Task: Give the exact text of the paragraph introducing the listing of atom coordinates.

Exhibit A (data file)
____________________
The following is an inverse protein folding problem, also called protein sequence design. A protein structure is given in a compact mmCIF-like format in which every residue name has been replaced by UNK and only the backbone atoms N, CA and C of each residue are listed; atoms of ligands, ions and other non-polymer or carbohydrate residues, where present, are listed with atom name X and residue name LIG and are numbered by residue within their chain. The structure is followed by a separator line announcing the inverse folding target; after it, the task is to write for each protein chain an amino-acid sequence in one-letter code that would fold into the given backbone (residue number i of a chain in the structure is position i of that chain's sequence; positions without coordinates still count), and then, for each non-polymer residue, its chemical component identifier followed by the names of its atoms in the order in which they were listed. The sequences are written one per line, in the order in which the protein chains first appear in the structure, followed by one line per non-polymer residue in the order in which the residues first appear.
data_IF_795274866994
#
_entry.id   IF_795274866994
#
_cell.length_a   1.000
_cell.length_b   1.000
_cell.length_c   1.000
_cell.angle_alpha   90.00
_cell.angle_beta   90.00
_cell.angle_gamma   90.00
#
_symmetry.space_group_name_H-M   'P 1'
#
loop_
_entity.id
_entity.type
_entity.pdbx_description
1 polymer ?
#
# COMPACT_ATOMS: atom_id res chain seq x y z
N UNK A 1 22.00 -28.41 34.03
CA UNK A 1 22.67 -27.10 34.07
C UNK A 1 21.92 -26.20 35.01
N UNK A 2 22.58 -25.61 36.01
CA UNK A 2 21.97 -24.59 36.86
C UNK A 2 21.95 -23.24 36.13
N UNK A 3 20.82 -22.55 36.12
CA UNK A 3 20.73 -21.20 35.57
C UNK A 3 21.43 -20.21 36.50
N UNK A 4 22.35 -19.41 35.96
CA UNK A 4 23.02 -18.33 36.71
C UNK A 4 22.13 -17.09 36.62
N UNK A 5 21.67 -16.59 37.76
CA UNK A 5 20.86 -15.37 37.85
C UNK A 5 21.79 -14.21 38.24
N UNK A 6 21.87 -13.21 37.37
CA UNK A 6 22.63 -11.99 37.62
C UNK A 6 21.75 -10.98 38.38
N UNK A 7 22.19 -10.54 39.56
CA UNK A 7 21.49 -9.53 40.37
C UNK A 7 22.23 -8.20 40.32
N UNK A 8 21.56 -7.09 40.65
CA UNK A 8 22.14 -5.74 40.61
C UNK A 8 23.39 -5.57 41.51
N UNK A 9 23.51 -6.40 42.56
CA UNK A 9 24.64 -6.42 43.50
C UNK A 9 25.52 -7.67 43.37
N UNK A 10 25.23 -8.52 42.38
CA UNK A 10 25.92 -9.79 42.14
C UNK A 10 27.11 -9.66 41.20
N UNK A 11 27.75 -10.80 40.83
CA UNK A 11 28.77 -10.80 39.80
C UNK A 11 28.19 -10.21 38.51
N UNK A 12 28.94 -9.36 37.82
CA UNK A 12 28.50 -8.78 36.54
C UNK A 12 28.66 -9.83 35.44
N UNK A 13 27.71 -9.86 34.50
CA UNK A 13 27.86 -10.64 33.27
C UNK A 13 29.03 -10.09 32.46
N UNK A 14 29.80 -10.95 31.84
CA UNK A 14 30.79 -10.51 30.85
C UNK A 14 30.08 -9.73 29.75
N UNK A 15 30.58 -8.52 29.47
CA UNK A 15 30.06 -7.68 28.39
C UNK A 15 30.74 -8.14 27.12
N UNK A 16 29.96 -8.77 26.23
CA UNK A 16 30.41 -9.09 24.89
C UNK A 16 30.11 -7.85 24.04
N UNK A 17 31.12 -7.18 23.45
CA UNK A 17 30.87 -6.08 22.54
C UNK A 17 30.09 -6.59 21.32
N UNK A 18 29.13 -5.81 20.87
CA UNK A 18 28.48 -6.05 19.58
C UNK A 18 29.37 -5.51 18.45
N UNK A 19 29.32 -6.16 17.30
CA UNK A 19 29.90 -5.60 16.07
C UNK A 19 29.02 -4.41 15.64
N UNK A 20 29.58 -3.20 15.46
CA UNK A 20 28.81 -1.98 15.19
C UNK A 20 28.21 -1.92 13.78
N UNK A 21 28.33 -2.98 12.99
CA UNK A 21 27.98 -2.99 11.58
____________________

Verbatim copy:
The following is an inverse protein folding problem, also called protein sequence design. A protein structure is given in a compact mmCIF-like format in which every residue name has been replaced by UNK and only the backbone atoms N, CA and C of each residue are listed; atoms of ligands, ions and other non-polymer or carbohydrate residues, where present, are listed with atom name X and residue name LIG and are numbered by residue within their chain. The structure is followed by a separator line announcing the inverse folding target; after it, the task is to write for each protein chain an amino-acid sequence in one-letter code that would fold into the given backbone (residue number i of a chain in the structure is position i of that chain's sequence; positions without coordinates still count), and then, for each non-polymer residue, its chemical component identifier followed by the names of its atoms in the order in which they were listed. The sequences are written one per line, in the order in which the protein chains first appear in the structure, followed by one line per non-polymer residue in the order in which the residues first appear.